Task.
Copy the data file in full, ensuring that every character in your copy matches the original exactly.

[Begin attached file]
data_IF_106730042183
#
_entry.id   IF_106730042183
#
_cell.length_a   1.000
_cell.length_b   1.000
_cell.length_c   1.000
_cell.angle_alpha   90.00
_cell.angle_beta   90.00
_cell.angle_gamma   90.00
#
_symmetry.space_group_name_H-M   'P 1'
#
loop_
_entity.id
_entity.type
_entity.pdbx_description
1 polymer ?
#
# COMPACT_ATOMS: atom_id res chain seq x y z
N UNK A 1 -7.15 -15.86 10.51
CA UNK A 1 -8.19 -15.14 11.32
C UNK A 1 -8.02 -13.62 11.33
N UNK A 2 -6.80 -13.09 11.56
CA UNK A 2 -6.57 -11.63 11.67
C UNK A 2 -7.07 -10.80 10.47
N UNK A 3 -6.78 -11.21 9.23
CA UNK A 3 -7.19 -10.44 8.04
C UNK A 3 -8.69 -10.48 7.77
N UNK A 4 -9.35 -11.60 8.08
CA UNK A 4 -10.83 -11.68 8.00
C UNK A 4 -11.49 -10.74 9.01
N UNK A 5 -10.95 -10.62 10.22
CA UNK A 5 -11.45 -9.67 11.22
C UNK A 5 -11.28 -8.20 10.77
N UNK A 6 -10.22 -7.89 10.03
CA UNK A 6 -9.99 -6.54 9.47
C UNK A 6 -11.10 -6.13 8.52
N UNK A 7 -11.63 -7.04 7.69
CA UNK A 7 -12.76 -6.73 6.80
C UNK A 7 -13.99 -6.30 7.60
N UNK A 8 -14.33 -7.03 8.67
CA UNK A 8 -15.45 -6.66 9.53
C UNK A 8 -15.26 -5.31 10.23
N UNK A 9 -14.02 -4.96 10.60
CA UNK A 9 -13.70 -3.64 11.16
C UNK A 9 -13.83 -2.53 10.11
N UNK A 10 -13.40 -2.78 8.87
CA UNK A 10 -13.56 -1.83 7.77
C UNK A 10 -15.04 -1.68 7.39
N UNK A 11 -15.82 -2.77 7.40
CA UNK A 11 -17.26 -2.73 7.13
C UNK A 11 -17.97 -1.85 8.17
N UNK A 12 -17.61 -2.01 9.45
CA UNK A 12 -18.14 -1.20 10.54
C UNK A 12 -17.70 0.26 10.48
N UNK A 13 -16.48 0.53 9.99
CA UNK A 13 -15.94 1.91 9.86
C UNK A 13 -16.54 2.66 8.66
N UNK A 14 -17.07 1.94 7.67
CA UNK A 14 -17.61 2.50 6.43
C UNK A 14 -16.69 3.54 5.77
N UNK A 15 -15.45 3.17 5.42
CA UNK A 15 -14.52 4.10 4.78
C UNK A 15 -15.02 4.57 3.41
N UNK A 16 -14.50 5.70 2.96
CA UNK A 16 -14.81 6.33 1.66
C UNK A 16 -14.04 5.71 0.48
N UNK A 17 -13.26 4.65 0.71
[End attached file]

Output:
data_IF_106730042183
#
_entry.id   IF_106730042183
#
_cell.length_a   1.000
_cell.length_b   1.000
_cell.length_c   1.000
_cell.angle_alpha   90.00
_cell.angle_beta   90.00
_cell.angle_gamma   90.00
#
_symmetry.space_group_name_H-M   'P 1'
#
loop_
_entity.id
_entity.type
_entity.pdbx_description
1 polymer ?
#
# COMPACT_ATOMS: atom_id res chain seq x y z
N UNK A 1 -7.15 -15.86 10.51
CA UNK A 1 -8.19 -15.14 11.32
C UNK A 1 -8.02 -13.62 11.33
N UNK A 2 -6.80 -13.09 11.56
CA UNK A 2 -6.57 -11.63 11.67
C UNK A 2 -7.07 -10.80 10.47
N UNK A 3 -6.78 -11.21 9.23
CA UNK A 3 -7.19 -10.44 8.04
C UNK A 3 -8.69 -10.48 7.77
N UNK A 4 -9.35 -11.60 8.08
CA UNK A 4 -10.83 -11.68 8.00
C UNK A 4 -11.49 -10.74 9.01
N UNK A 5 -10.95 -10.62 10.22
CA UNK A 5 -11.45 -9.67 11.22
C UNK A 5 -11.28 -8.20 10.77
N UNK A 6 -10.22 -7.89 10.03
CA UNK A 6 -9.99 -6.54 9.47
C UNK A 6 -11.10 -6.13 8.52
N UNK A 7 -11.63 -7.04 7.69
CA UNK A 7 -12.76 -6.73 6.80
C UNK A 7 -13.99 -6.30 7.60
N UNK A 8 -14.33 -7.03 8.67
CA UNK A 8 -15.45 -6.66 9.53
C UNK A 8 -15.26 -5.31 10.23
N UNK A 9 -14.02 -4.96 10.60
CA UNK A 9 -13.70 -3.64 11.16
C UNK A 9 -13.83 -2.53 10.11
N UNK A 10 -13.40 -2.78 8.87
CA UNK A 10 -13.56 -1.83 7.77
C UNK A 10 -15.04 -1.68 7.39
N UNK A 11 -15.82 -2.77 7.40
CA UNK A 11 -17.26 -2.73 7.13
C UNK A 11 -17.97 -1.85 8.17
N UNK A 12 -17.61 -2.01 9.45
CA UNK A 12 -18.14 -1.20 10.54
C UNK A 12 -17.70 0.26 10.48
N UNK A 13 -16.48 0.53 9.99
CA UNK A 13 -15.94 1.91 9.86
C UNK A 13 -16.54 2.66 8.66
N UNK A 14 -17.07 1.94 7.67
CA UNK A 14 -17.61 2.50 6.43
C UNK A 14 -16.69 3.54 5.77
N UNK A 15 -15.45 3.17 5.42
CA UNK A 15 -14.52 4.10 4.78
C UNK A 15 -15.02 4.57 3.41
N UNK A 16 -14.50 5.70 2.96
CA UNK A 16 -14.81 6.33 1.66
C UNK A 16 -14.04 5.71 0.48
N UNK A 17 -13.26 4.65 0.71